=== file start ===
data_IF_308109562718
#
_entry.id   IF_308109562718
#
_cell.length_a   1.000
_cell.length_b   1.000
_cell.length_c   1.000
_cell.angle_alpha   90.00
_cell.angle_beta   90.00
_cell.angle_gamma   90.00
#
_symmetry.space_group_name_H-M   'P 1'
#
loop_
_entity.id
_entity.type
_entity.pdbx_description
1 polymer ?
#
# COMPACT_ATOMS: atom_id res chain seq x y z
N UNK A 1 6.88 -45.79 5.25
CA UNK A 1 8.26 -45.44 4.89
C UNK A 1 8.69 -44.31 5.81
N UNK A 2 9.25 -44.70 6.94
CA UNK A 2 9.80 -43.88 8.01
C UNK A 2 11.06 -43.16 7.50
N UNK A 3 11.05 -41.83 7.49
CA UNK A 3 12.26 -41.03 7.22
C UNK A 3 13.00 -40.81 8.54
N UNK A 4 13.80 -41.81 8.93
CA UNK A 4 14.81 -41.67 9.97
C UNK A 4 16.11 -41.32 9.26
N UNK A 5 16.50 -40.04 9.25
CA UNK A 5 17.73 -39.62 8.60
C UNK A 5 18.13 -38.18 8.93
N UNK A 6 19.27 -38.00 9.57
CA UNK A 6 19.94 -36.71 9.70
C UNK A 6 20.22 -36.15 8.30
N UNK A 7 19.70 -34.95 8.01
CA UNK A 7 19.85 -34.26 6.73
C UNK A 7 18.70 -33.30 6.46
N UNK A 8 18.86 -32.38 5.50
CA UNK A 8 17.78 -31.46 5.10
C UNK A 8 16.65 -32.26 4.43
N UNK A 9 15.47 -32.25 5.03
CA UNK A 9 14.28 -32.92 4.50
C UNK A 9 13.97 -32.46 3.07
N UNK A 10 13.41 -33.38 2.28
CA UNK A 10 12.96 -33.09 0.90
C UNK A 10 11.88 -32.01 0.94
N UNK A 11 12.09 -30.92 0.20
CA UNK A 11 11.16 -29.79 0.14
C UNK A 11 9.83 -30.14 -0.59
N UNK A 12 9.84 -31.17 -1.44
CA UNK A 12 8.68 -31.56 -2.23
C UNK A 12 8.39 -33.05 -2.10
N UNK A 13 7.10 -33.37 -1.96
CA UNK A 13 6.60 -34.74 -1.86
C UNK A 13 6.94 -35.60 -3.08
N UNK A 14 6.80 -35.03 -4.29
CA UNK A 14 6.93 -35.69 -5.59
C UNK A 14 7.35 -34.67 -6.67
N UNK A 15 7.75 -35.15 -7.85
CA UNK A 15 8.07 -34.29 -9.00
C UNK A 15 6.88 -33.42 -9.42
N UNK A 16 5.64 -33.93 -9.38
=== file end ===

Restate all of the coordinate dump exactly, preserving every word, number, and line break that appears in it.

data_IF_308109562718
#
_entry.id   IF_308109562718
#
_cell.length_a   1.000
_cell.length_b   1.000
_cell.length_c   1.000
_cell.angle_alpha   90.00
_cell.angle_beta   90.00
_cell.angle_gamma   90.00
#
_symmetry.space_group_name_H-M   'P 1'
#
loop_
_entity.id
_entity.type
_entity.pdbx_description
1 polymer ?
#
# COMPACT_ATOMS: atom_id res chain seq x y z
N UNK A 1 6.88 -45.79 5.25
CA UNK A 1 8.26 -45.44 4.89
C UNK A 1 8.69 -44.31 5.81
N UNK A 2 9.25 -44.70 6.94
CA UNK A 2 9.80 -43.88 8.01
C UNK A 2 11.06 -43.16 7.50
N UNK A 3 11.05 -41.83 7.49
CA UNK A 3 12.26 -41.03 7.22
C UNK A 3 13.00 -40.81 8.54
N UNK A 4 13.80 -41.81 8.93
CA UNK A 4 14.81 -41.67 9.97
C UNK A 4 16.11 -41.32 9.26
N UNK A 5 16.50 -40.04 9.25
CA UNK A 5 17.73 -39.62 8.60
C UNK A 5 18.13 -38.18 8.93
N UNK A 6 19.27 -38.00 9.57
CA UNK A 6 19.94 -36.71 9.70
C UNK A 6 20.22 -36.15 8.30
N UNK A 7 19.70 -34.95 8.01
CA UNK A 7 19.85 -34.26 6.73
C UNK A 7 18.70 -33.30 6.46
N UNK A 8 18.86 -32.38 5.50
CA UNK A 8 17.78 -31.46 5.10
C UNK A 8 16.65 -32.26 4.43
N UNK A 9 15.47 -32.25 5.03
CA UNK A 9 14.28 -32.92 4.50
C UNK A 9 13.97 -32.46 3.07
N UNK A 10 13.41 -33.38 2.28
CA UNK A 10 12.96 -33.09 0.90
C UNK A 10 11.88 -32.01 0.94
N UNK A 11 12.09 -30.92 0.20
CA UNK A 11 11.16 -29.79 0.14
C UNK A 11 9.83 -30.14 -0.59
N UNK A 12 9.84 -31.17 -1.44
CA UNK A 12 8.68 -31.56 -2.23
C UNK A 12 8.39 -33.05 -2.10
N UNK A 13 7.10 -33.37 -1.96
CA UNK A 13 6.60 -34.74 -1.86
C UNK A 13 6.94 -35.60 -3.08
N UNK A 14 6.80 -35.03 -4.29
CA UNK A 14 6.93 -35.69 -5.59
C UNK A 14 7.35 -34.67 -6.67
N UNK A 15 7.75 -35.15 -7.85
CA UNK A 15 8.07 -34.29 -9.00
C UNK A 15 6.88 -33.42 -9.42
N UNK A 16 5.64 -33.93 -9.38